I'm learning about rotational motion and the moment of inertia. Unlike inertia that I learned before, there is a formula to calculate rotational inertia. I'm having trouble understanding why it's possible to calculate inertia for a rotating object, but not a regular moving object. After doing research, not only is there no formula for normal objects, but different interpretations of what inertia is. Is there a fundamental difference between the moment of inertia and the inertia of an object, or am I misunderstanding something?

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    $\begingroup$ Probably the concept of inertia is not what you want for most circumstances. You want the mass. Depending on whether it's non-relativistic or relativistic you then calculate how the object responds to force. $\endgroup$
    – Dan
    Dec 22, 2021 at 4:57
  • $\begingroup$ The idea of moments carries over from math (to characterize functions, and where we get the idea of mean, variance, etc) to physics: en.wikipedia.org/wiki/Moment_(physics) $\endgroup$ Dec 23, 2021 at 5:00

4 Answers 4


Classically, the inertia of something is just its mass. If you want an analogous equation, just integrate the mass density $\rho$ of the object over the volume of the object:

$$m=\iiint \text dm=\iiint\rho\,\text dV$$

Compare this to what you usually see in introductory physics as $$I=\iiint r^2\,\text dm=\iiint r^2\rho\,\text dV$$

which, for a given axis, is one element of the moment of inertia tensor.

Is there a fundamental difference between the moment of inertia and the inertia of an object?

Yes. The inertia of an object does not depend on where the mass is within the body, only on how much mass there is. The moment of inertia about a given point does depend on how that mass is distributed about the point / axis you are calculating the moment of inertia about.

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    $\begingroup$ As a person never schooled in physics... this is (MoI) comparing a figure skater doing a spin with arms and legs spread about their axis of spin, vs one who's arms and legs are tight to the body (axis)? $\endgroup$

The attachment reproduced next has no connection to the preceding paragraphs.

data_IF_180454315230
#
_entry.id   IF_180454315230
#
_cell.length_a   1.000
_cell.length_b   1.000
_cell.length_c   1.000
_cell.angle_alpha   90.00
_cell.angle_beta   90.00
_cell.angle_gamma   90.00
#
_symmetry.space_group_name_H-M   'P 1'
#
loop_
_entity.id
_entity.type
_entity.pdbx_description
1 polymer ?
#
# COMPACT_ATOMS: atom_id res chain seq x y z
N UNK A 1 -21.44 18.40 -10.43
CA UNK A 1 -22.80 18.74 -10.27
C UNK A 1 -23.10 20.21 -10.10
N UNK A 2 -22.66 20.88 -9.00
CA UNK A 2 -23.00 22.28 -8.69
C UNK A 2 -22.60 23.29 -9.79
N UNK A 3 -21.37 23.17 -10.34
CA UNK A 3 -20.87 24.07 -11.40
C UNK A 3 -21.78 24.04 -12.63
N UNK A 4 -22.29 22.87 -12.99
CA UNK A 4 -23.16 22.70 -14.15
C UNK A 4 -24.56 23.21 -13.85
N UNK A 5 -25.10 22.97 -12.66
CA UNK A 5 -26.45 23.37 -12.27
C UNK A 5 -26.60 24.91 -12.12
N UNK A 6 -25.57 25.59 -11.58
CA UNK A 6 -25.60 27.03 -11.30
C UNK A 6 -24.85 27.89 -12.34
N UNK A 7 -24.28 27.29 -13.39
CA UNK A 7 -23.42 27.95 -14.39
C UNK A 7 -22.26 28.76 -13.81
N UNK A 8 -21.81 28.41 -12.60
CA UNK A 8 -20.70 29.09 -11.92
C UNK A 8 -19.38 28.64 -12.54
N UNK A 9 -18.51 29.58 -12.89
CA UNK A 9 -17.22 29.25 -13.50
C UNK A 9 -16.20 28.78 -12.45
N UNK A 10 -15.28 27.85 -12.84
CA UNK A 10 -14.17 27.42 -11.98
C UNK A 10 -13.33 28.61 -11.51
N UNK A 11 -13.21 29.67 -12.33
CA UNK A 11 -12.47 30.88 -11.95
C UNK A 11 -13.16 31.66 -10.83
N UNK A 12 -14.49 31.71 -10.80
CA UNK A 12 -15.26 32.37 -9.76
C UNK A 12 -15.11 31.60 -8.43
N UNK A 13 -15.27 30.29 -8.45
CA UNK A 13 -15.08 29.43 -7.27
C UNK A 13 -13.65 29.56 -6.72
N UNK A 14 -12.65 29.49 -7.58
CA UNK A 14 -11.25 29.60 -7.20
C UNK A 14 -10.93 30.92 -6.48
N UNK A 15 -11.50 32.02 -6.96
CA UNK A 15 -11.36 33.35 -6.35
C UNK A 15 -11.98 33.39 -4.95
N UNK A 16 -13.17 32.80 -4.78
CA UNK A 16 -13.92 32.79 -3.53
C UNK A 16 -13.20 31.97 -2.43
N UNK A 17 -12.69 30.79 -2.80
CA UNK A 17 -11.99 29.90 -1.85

– CGCampbell
    Dec 22, 2021 at 15:49
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    $\begingroup$ @CGCampbell: Yes, basically. $\endgroup$
    – Vikki
    Dec 22, 2021 at 17:37
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    $\begingroup$ I suppose, by the general definitions of a moment, this makes the MoI the second moment of inertia (with center of mass being the first)? $\endgroup$ Dec 23, 2021 at 4:59
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    $\begingroup$ @onetoinfinity Yes. I think the term is second moment of mass though. $\endgroup$ Dec 23, 2021 at 5:19

BioPhysicist is right.

Your confusion comes from the fact that the word "inertia" is not a "technical" term. It refers to a notion that can apply to many things, physical or psychological, like some person being slow to act.

"Moment of inertia" is a precise technical term, related to rotational motion. The corresponding technical term for what you call "regular motion" is just "mass".

In fact, your question is deeper than meets the eye. Technically, the analog of "moment of inertia" for translational (your "regular") motion, rather than rotation, is "inertial mass". The tendency of an object to gravitationally attract another one and be attracted by it is its "gravitational mass".

Experimentally, one has always found, since Newton, that "inertial mass" and "gravitational mass" are equal.

But there was no deep reason for this identity.

Postulating that this identity is a fundamental principle of Nature is at the very origin of Einstein's theory of General Relativity.